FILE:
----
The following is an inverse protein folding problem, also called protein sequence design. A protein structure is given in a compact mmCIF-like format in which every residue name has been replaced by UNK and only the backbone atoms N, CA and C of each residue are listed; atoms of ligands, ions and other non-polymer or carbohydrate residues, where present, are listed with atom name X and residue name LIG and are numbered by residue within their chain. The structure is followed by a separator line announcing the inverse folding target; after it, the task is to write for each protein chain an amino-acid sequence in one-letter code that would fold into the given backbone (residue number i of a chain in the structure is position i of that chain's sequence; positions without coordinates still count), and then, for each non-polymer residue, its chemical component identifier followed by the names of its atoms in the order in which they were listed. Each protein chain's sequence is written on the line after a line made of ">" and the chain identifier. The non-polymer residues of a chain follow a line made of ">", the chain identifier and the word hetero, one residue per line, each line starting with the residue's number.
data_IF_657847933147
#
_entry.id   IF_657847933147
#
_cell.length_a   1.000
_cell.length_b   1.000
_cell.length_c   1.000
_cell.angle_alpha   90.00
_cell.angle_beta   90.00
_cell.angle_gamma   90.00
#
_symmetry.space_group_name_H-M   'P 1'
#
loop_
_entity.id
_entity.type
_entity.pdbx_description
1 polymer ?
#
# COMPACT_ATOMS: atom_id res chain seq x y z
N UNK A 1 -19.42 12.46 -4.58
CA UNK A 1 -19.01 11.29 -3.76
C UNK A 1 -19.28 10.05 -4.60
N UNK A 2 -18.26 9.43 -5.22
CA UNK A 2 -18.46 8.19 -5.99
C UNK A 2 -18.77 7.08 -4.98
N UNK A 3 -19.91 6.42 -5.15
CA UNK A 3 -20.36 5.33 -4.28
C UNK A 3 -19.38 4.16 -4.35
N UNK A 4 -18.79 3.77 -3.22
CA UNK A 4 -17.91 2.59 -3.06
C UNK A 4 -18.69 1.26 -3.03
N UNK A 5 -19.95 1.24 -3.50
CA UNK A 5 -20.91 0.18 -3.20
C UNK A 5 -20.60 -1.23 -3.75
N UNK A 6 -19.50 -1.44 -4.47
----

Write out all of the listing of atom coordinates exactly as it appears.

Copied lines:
The following is an inverse protein folding problem, also called protein sequence design. A protein structure is given in a compact mmCIF-like format in which every residue name has been replaced by UNK and only the backbone atoms N, CA and C of each residue are listed; atoms of ligands, ions and other non-polymer or carbohydrate residues, where present, are listed with atom name X and residue name LIG and are numbered by residue within their chain. The structure is followed by a separator line announcing the inverse folding target; after it, the task is to write for each protein chain an amino-acid sequence in one-letter code that would fold into the given backbone (residue number i of a chain in the structure is position i of that chain's sequence; positions without coordinates still count), and then, for each non-polymer residue, its chemical component identifier followed by the names of its atoms in the order in which they were listed. Each protein chain's sequence is written on the line after a line made of ">" and the chain identifier. The non-polymer residues of a chain follow a line made of ">", the chain identifier and the word hetero, one residue per line, each line starting with the residue's number.
data_IF_657847933147
#
_entry.id   IF_657847933147
#
_cell.length_a   1.000
_cell.length_b   1.000
_cell.length_c   1.000
_cell.angle_alpha   90.00
_cell.angle_beta   90.00
_cell.angle_gamma   90.00
#
_symmetry.space_group_name_H-M   'P 1'
#
loop_
_entity.id
_entity.type
_entity.pdbx_description
1 polymer ?
#
# COMPACT_ATOMS: atom_id res chain seq x y z
N UNK A 1 -19.42 12.46 -4.58
CA UNK A 1 -19.01 11.29 -3.76
C UNK A 1 -19.28 10.05 -4.60
N UNK A 2 -18.26 9.43 -5.22
CA UNK A 2 -18.46 8.19 -5.99
C UNK A 2 -18.77 7.08 -4.98
N UNK A 3 -19.91 6.42 -5.15
CA UNK A 3 -20.36 5.33 -4.28
C UNK A 3 -19.38 4.16 -4.35
N UNK A 4 -18.79 3.77 -3.22
CA UNK A 4 -17.91 2.59 -3.06
C UNK A 4 -18.69 1.26 -3.03
N UNK A 5 -19.95 1.24 -3.50
CA UNK A 5 -20.91 0.18 -3.20
C UNK A 5 -20.60 -1.23 -3.75
N UNK A 6 -19.50 -1.44 -4.47